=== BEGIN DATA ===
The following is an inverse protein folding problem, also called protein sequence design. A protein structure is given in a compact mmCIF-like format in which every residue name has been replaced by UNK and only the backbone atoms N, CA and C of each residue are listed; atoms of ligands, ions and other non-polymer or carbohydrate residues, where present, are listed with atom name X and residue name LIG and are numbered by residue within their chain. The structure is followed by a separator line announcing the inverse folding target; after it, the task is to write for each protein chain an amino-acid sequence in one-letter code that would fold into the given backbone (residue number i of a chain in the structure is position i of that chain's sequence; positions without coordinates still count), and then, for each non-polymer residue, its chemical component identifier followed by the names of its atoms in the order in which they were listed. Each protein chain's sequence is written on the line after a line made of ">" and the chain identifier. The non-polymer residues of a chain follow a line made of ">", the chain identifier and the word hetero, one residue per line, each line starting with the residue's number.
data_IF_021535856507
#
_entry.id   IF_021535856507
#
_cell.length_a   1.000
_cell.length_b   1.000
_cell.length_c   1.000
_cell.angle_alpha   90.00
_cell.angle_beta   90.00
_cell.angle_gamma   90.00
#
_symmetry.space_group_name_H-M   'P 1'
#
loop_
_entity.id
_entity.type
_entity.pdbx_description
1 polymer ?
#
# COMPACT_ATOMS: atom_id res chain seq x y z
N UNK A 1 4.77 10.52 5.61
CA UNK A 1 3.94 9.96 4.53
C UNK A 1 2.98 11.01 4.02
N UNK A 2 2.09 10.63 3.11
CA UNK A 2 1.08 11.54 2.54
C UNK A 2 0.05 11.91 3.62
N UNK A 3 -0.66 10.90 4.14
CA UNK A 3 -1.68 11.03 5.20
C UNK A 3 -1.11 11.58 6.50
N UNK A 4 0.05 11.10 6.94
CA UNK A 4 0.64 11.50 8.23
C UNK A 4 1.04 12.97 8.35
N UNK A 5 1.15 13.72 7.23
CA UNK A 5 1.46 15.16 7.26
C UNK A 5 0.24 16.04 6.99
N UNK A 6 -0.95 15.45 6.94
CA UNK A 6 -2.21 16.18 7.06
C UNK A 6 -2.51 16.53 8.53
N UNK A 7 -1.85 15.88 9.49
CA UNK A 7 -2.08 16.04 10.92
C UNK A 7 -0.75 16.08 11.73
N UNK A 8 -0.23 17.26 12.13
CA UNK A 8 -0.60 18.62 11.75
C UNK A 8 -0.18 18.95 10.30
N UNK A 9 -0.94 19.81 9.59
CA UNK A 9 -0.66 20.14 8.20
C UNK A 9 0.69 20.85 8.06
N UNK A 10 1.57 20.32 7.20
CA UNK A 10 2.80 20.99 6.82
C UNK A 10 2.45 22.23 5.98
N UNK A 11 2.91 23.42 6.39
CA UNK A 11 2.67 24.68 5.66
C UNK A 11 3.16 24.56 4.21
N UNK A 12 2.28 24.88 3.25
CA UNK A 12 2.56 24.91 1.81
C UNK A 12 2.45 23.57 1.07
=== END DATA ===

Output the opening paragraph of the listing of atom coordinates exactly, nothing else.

The following is an inverse protein folding problem, also called protein sequence design. A protein structure is given in a compact mmCIF-like format in which every residue name has been replaced by UNK and only the backbone atoms N, CA and C of each residue are listed; atoms of ligands, ions and other non-polymer or carbohydrate residues, where present, are listed with atom name X and residue name LIG and are numbered by residue within their chain. The structure is followed by a separator line announcing the inverse folding target; after it, the task is to write for each protein chain an amino-acid sequence in one-letter code that would fold into the given backbone (residue number i of a chain in the structure is position i of that chain's sequence; positions without coordinates still count), and then, for each non-polymer residue, its chemical component identifier followed by the names of its atoms in the order in which they were listed. Each protein chain's sequence is written on the line after a line made of ">" and the chain identifier. The non-polymer residues of a chain follow a line made of ">", the chain identifier and the word hetero, one residue per line, each line starting with the residue's number.